4. With hydrocarbon exploration and production activity increasing in the Williston Basin, WhiteStar Corp. has expanded its line of CartoBase digital cartographic products to include North Dakota. WhiteStar, which developed the CartoBase series of subscription data sets specifically for oil and gas mapping, has already released products for Texas, Colorado, Louisiana, Wyoming, Montana, and Utah.

      WhiteStar offers the CartoBase products on a subscription basis, whereby clients receive quarterly updates of key data layers for two or three years following the initial purchase. Each CartoBase product contains up to 24 seamless layers of geospatial data covering the entire state and delivered on DVDs equipped with the CartoBase software application that allows users to export data in their choice of mapping formats. Popular software formats supported include Petra, AutoCAD, Kingdom, GeoGraphix, ArcGIS, and ArcView.

      The CartoBase product contains high-resolution statewide data coverage from WhiteStar's most popular National Database products, including: the Public Land Survey Grid, containing the 1:24,000 land base derived from U.S. topographic maps; the Pipeline Database of the location and attribute details for oil, gas, and petroleum pipelines operating in the state; and the Well Location File, including the location and attribute information for oil, gas, and coal-bed methane well heads.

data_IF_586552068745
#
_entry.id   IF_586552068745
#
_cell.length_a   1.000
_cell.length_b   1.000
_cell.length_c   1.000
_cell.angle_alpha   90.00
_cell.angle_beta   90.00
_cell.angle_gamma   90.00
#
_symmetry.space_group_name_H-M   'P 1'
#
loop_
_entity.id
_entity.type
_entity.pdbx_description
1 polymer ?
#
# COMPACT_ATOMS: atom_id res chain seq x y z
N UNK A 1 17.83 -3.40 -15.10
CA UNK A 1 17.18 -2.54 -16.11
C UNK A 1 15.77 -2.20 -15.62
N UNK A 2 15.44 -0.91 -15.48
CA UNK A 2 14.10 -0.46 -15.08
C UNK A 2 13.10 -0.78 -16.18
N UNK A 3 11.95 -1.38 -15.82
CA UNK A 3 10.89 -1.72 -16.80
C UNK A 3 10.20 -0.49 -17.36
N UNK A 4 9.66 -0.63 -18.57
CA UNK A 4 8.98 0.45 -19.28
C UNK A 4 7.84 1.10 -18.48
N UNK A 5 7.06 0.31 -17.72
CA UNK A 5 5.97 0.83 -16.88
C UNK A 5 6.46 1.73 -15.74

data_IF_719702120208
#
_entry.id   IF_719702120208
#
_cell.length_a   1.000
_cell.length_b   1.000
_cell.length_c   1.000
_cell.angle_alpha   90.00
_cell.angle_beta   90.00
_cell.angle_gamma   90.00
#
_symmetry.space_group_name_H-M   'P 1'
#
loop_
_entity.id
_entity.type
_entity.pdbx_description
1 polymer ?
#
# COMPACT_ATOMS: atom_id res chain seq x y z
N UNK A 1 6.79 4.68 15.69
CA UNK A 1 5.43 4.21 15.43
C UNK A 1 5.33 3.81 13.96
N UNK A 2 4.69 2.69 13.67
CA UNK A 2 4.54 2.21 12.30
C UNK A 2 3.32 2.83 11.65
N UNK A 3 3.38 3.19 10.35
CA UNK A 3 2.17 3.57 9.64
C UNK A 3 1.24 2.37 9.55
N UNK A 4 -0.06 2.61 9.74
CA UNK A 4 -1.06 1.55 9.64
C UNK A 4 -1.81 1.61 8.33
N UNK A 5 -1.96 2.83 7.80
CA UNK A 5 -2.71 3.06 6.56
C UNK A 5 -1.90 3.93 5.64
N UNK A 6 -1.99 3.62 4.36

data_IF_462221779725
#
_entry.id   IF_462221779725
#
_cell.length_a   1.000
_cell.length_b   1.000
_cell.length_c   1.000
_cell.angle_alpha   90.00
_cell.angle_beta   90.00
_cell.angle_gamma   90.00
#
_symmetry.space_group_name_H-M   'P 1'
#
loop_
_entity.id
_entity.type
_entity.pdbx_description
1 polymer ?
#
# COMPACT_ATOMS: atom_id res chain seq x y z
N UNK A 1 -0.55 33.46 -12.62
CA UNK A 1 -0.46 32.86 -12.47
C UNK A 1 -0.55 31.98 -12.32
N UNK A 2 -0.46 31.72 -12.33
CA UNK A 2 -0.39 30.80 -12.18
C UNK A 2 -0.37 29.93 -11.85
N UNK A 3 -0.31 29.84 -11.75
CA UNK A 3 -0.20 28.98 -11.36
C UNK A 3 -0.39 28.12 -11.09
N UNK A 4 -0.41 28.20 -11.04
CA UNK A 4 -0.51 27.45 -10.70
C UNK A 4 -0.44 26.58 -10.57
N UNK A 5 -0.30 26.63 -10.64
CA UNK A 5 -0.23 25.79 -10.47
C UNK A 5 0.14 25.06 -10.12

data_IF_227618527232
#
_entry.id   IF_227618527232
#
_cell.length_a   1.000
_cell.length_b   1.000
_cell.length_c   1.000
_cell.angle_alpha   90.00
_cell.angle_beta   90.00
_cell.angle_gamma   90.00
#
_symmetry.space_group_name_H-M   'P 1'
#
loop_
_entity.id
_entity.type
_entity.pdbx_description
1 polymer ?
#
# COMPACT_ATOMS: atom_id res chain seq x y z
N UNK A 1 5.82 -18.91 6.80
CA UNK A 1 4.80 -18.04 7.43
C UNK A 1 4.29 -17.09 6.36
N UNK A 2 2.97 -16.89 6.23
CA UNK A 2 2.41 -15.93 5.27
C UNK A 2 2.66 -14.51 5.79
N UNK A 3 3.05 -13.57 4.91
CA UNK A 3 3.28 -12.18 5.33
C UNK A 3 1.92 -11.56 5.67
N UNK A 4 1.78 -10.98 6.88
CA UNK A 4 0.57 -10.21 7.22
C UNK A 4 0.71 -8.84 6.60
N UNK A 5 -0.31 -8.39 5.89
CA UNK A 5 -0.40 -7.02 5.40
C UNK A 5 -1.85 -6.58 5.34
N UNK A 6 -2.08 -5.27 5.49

Other data layers vary from state to state, but most include TIGER file cultural features at 1:100,000 scale, digital elevation models at 1:24,000, political boundaries, TeleAtlas transportation networks, geologic formations, and soils maps. The North Dakota CartoBase covers all of the townships in the 17 western North Dakota counties of the Williston Basin that account for nearly all hydrocarbon production in the state. Data sets for several producing formations, including the Bakken Middle Member, are included in the North Dakota CartoBase product.

      CartoBase clients say that confidentiality is another major benefit of the subscription product. When an energy company buys a CartoBase product from WhiteStar, the operator obtains all of the cartographic and well information needed to plan and implement activities - without fear that a local county clerk will accidentally reveal its intentions to a competitor. With CartoBase, the client buys the entire state without focusing on any specific location.